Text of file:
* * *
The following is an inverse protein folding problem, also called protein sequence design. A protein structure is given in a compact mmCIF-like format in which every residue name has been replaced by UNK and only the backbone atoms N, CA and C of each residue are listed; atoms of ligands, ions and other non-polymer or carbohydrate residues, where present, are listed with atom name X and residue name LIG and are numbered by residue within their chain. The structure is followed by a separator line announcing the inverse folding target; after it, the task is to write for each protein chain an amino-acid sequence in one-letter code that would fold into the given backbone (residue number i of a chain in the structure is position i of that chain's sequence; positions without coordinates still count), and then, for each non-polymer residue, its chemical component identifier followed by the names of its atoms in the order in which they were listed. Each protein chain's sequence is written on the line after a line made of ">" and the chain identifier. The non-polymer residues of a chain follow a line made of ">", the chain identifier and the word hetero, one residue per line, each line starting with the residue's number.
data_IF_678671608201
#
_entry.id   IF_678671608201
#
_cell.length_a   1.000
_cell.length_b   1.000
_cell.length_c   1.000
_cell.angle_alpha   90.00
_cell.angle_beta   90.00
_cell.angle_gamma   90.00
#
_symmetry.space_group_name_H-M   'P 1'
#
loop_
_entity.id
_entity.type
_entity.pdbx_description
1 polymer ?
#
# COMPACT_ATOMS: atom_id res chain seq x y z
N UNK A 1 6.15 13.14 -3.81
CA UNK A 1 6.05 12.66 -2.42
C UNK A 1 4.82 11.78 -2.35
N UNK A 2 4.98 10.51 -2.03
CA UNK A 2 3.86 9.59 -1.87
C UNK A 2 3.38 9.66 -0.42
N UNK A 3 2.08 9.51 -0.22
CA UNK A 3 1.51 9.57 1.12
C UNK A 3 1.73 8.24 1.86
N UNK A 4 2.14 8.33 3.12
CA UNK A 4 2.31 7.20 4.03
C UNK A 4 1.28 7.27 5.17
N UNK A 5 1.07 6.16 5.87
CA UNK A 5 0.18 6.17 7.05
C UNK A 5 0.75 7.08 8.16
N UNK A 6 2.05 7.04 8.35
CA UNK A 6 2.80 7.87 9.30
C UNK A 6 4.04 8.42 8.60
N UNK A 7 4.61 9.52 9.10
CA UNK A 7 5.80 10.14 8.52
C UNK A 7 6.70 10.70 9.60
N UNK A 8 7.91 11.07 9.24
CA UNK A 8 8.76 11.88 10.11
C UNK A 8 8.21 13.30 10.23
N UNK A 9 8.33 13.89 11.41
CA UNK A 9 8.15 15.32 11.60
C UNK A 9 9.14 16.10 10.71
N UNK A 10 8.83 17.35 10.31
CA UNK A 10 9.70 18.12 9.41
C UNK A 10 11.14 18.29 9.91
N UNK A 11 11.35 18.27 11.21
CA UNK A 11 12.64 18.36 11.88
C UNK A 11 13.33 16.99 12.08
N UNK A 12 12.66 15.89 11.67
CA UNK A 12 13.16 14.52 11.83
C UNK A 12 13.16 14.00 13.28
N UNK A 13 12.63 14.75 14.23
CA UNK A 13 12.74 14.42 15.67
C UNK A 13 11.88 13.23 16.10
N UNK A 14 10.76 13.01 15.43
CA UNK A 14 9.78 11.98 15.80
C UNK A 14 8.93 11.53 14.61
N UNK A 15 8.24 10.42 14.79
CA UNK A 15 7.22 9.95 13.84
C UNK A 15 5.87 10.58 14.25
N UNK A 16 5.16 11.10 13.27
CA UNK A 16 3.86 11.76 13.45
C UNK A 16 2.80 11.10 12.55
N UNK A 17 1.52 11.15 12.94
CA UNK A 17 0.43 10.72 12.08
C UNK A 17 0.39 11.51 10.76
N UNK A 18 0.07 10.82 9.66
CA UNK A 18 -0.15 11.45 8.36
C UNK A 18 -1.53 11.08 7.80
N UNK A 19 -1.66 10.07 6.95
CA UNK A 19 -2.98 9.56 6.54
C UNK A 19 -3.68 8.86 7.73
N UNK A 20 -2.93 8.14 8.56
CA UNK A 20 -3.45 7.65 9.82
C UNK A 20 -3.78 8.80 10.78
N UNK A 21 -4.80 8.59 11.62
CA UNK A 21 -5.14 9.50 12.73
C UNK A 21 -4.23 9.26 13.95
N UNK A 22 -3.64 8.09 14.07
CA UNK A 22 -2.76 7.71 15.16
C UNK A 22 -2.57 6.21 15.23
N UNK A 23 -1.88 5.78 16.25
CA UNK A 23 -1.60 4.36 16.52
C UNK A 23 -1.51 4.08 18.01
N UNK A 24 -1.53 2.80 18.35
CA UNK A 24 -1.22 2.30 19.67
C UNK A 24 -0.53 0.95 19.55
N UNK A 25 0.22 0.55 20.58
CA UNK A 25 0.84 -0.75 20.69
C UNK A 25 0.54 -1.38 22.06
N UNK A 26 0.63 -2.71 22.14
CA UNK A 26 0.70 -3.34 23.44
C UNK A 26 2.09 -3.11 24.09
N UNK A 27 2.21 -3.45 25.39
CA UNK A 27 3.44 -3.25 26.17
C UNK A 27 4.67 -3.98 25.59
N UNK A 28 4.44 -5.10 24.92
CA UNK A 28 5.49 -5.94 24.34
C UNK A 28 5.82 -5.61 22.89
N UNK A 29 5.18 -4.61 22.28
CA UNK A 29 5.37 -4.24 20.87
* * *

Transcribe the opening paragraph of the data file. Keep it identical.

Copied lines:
The following is an inverse protein folding problem, also called protein sequence design. A protein structure is given in a compact mmCIF-like format in which every residue name has been replaced by UNK and only the backbone atoms N, CA and C of each residue are listed; atoms of ligands, ions and other non-polymer or carbohydrate residues, where present, are listed with atom name X and residue name LIG and are numbered by residue within their chain. The structure is followed by a separator line announcing the inverse folding target; after it, the task is to write for each protein chain an amino-acid sequence in one-letter code that would fold into the given backbone (residue number i of a chain in the structure is position i of that chain's sequence; positions without coordinates still count), and then, for each non-polymer residue, its chemical component identifier followed by the names of its atoms in the order in which they were listed. Each protein chain's sequence is written on the line after a line made of ">" and the chain identifier. The non-polymer residues of a chain follow a line made of ">", the chain identifier and the word hetero, one residue per line, each line starting with the residue's number.